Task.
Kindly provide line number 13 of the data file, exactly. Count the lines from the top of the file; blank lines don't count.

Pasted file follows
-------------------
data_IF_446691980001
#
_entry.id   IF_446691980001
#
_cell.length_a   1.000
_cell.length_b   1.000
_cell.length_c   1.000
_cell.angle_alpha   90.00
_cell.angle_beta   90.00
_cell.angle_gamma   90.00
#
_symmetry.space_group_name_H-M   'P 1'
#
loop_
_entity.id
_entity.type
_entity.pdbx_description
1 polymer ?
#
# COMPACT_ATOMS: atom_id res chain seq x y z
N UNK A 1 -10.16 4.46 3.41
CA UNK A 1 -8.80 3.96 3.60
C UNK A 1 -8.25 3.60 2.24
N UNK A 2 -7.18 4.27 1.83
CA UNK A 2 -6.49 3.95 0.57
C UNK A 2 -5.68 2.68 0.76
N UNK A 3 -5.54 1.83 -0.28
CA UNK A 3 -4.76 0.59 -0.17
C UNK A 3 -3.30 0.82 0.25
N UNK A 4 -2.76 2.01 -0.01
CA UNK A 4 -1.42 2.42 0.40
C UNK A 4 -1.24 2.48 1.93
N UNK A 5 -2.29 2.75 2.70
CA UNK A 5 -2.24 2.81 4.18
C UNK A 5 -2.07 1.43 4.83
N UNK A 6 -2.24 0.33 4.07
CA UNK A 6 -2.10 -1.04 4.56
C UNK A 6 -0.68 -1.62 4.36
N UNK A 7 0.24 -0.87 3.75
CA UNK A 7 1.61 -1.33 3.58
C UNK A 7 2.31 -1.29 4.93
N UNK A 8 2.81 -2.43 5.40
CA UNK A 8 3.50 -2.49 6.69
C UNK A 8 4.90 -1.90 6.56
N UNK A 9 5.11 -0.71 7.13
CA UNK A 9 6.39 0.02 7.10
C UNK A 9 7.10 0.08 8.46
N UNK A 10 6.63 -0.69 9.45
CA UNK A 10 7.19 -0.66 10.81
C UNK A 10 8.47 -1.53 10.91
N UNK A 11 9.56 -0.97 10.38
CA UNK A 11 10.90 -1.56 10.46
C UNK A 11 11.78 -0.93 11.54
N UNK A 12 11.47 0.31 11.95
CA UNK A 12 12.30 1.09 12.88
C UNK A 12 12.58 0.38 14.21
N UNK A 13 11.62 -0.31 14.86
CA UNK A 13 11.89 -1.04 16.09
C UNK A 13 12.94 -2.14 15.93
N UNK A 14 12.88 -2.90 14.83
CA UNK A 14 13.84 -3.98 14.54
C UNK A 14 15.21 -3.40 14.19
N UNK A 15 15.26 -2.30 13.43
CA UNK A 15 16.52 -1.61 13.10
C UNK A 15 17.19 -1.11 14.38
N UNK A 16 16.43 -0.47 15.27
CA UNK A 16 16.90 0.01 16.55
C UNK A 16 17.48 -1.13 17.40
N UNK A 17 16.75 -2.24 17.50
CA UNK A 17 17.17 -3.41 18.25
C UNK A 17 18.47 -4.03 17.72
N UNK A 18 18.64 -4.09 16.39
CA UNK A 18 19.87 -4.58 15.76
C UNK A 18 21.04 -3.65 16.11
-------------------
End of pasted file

#